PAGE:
The Islanders did enough good things Saturday night to not only win but perhaps even believe they are headed in the right direction if their whole season didn't look so bleak.
But the time for moral victories and positive single points is long since past. The reality of a 1-0 loss to the Canadiens on Max Pacioretty's slam-dunk goal 1:51 into overtime is that the Islanders still are not doing enough to dig themselves out of last place in the Metro Division.
They are 1-9-3 in their last 13 games, though the Islanders were not as good in their own zone in any of those 13 as they were Saturday night.
The Canadiens had only 23 shots on Evgeni Nabokov, in goal for the first time in a month, during a scoreless regulation, and the Islanders had a handful of odd-man rushes to try to beat Carey Price at the other end.
There still was something lacking, of course. The offense has had some decent moments while the defense struggled, but the reverse was true Saturday night. The Islanders are 0-16-4 when scoring two or fewer goals and now have been shut out three times in the last nine games.
"We're not getting enough good scoring chances," said John Tavares, who batted a rebound off the post in the first period, the closest the Islanders came to denting Price on 21 shots. "It was a better game than ones we've had, but the expectation is to win."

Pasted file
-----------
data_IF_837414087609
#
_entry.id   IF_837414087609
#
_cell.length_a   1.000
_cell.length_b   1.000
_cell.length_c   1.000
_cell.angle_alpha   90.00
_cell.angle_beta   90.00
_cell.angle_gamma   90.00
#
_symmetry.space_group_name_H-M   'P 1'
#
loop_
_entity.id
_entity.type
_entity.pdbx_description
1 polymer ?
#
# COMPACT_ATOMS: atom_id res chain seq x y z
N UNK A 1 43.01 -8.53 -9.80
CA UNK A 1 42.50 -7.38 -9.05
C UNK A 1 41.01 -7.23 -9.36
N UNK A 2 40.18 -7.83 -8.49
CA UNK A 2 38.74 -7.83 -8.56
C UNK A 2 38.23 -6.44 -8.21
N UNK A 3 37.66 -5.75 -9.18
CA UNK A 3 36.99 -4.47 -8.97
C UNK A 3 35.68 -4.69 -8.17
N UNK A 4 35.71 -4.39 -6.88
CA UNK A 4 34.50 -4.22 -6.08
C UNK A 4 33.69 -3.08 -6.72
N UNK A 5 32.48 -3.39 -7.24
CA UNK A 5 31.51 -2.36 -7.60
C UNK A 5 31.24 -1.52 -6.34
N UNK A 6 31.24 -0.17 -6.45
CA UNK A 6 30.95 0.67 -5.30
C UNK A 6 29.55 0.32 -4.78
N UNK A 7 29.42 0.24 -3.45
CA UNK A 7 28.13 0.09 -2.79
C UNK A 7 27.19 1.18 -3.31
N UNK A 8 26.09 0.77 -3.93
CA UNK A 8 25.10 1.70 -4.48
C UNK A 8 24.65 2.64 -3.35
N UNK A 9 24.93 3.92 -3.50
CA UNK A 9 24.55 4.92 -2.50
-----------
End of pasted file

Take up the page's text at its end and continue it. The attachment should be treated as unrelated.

The Canadiens got that in overtime. David Desharnais picked off Thomas Hickey's pass behind his own net and circled the cage as the Canadiens changed. Pacioretty then drove past Aaron Ness to deposit Desharnais' pass behind Nabokov, the third consecutive home overtime loss for the Islanders.
As Tavares said, it was a better game than any of the five on a 1-4-0 road trip to the West Coast in which the Islanders eked out a shootout win and gave up 19 goals in the other four.
"The guys did a hell of a job in the D zone, around the net," said Nabokov, who came up with a big glove save on Andrei Markov with less than seven minutes to go in the third to keep it scoreless. "As individuals, we all have to be better."
Ryan Strome made his NHL debut for the Islanders. Although he played confidently on a line with fellow rookie Brock Nelson and Cal Clutterbuck and got plenty of power-play time, he wasn't able to help the team break through offensively. He chipped a puck out of his own zone in the second, starting a four-on-one break, but Brian Strait missed the net off Strome's drop pass.
"He'll learn you don't have the same time and space you have in the American [Hockey] League," Jack Capuano said, "but I thought he played well for us. He handled himself quite well away from the puck."
The Islanders finally will have a couple days of practice before hosting the Lightning on Tuesday, their first practices in a week. Perhaps they can put a full effort together rather than the jigsaw puzzles of the last six weeks, during which they are 3-14-3.
"It's all about being consistent in your whole game," Andrew MacDonald said. "We obviously haven't found that."